Celebrities’ Stories Demonstrate Why Attacks on Planned Parenthood Won’t Work


A few years ago, during the initial wave of early-2010s attacks on Planned Parenthood, I went to a rally where I heard rock icon Kathleen Hanna talk about being young and wandering into Planned Parenthood when she was sick with an infection and in need of care. It made an impression; here was a woman who had been idolized by her fans at the time and had a sort of cult fame, but who still needed Planned Parenthood to help her out of a real health jam.

In the intervening years, many more celebrities have come forward to support Planned Parenthood and share their stories of getting treatment there — usually not abortion care, but some other kind of desperately needed education and testing.

This week, as Congress held a mostly sham hearing about Planned Parenthood and threatened to cut off Medicaid reimbursements for its patients, more celebrities shared their stories. Musicians like Neko Case and Sara Bareilles took to Twitter to do this.

Going even further, bestselling YA novelist Libba Bray blogged about her experience sneaking out to Planned Parenthood to receive both birth control and desperately needed sex ed:

There, in the privacy of her office, I could ask all sorts of questions without shame, questions about birth control, my body, and sex. Again, without shame or judgment, I could have those questions answered knowledgeably. I didn’t have to rely on sketchy second-hand information from a teen friend of a friend whose cousin’s older sister swore that if you douched with vinegar right after sex, you couldn’t get pregnant. (Spoiler alert: That’s bananas. Also, your lady parts will smell like an Olive Garden salad. Just sayin’.) When I left, with five months’ worth of birth control pills in a brown bag, I was relieved and empowered. I felt like an adult—like a woman driving her own body for the first time. The choice was mine and mine alone. I was responsible for my choice and my body, and I liked that very much. I had gone in like a young Frodo and left like Gandalf. Boo-ya, bitches.

Other prominent authors also tweeted about themselves — and their characters — obtaining birth control at Planned Parenthood:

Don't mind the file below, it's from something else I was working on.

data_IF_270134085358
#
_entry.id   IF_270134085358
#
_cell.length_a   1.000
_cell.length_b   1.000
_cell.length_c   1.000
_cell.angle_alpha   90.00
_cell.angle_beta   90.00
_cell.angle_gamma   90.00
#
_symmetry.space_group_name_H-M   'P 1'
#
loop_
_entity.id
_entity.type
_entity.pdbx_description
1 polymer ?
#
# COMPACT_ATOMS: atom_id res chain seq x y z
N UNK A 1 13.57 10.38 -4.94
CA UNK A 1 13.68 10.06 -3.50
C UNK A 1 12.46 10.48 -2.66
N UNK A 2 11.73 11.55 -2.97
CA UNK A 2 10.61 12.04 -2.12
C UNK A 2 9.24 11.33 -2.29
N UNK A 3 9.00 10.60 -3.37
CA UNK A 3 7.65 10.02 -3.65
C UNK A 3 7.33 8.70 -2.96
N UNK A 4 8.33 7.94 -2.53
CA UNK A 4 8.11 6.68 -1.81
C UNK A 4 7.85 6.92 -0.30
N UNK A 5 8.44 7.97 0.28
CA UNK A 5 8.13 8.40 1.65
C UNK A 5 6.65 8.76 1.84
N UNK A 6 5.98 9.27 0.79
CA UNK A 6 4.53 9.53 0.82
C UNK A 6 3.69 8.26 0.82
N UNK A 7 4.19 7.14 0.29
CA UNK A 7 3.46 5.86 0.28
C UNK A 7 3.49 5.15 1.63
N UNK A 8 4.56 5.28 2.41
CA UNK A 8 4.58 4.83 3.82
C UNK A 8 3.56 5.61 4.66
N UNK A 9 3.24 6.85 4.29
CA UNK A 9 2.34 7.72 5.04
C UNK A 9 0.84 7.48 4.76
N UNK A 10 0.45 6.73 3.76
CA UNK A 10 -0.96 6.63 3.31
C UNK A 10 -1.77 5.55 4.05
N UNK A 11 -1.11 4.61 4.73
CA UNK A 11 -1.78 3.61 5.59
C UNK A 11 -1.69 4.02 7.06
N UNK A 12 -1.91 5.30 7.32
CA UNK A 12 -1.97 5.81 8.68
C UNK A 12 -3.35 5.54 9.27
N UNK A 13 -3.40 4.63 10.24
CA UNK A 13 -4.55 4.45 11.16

Meanwhile, Jennifer Weiner tangled, humorously, with critics of her pro- PP stance who demanded that women simply not have sex:

In an earlier video, Elizabeth Banks spoke about getting birth control from Planned Parenthood when she was younger, for medical reasons:

Other celebrities chimed in without personal stories, but with great enthusiasm for the cause:

These high-profile tweets and stories are probably not going to change anyone’s mind (although who knows, maybe someone out there loves Neko Case more than she hates abortion). Opponents of Planned Parenthood have already demonstrated a great willingness to ignore the real-life experiences of women. But the stories do show why it’s so hard, no matter how beleaguered Planned Parenthood is, to fully shut down the organization.

Approximately 1 in 5 American women (and many men) have walked through a Planned Parenthood clinic’s doors for one reason or another. And because of the organization’s commitment to serving everyone in nonjudgmental way, regardless of income, chances are that that reason had to do with real need, not convenience, as opponents of Planned Parenthood like to believe. If the clinics serve the young and low-income clients primarily and they are seeing millions of those clients a year, there’s a healthy chance that many of those young and broke or scared patients will end up becoming famous.

Celebrities who have visited Planned Parenthood put the lie to the idea that it’s not a needed or popular institution, and also demonstrate exactly why it endures these attacks. Much like last week’s #ShoutYourAbortion hashtag showed, social media has allowed us to hear each other’s stories about controversial topics in a direct way — and to realize that, yes, we all probably know someone who has needed services at Planned Parenthood, even if no one around us has admitted it.

As Rebecca Traister wrote yesterday, Americans continue to love Planned Parenthood. While they might occasionally be swayed by smear campaigns, in this case people’s actual experience — and the life experience of their peers, friends and more — trumps the rumors.

Americans love Planned Parenthood so much that in an NBC/Wall Street Journal poll released yesterday, 61 percent of people polled said that they opposed cutting funds to the organization. But more notably, Planned Parenthood again emerged as the entity with the highest favorability ratings in the poll, with 47 percent of respondents saying they feel positively about it, more than felt good about either political party or any of the presidential candidates.

With all this in mind, it’s hard to watch the way the male congressmen continually badgered and interrupted PPFA President Cecile Richards without wondering if they’re deliberately shooting themselves in the foot. Not only were the optics terrible, but they were in service of an organization that has supported, and is not supported by, the famous and non-famous alike.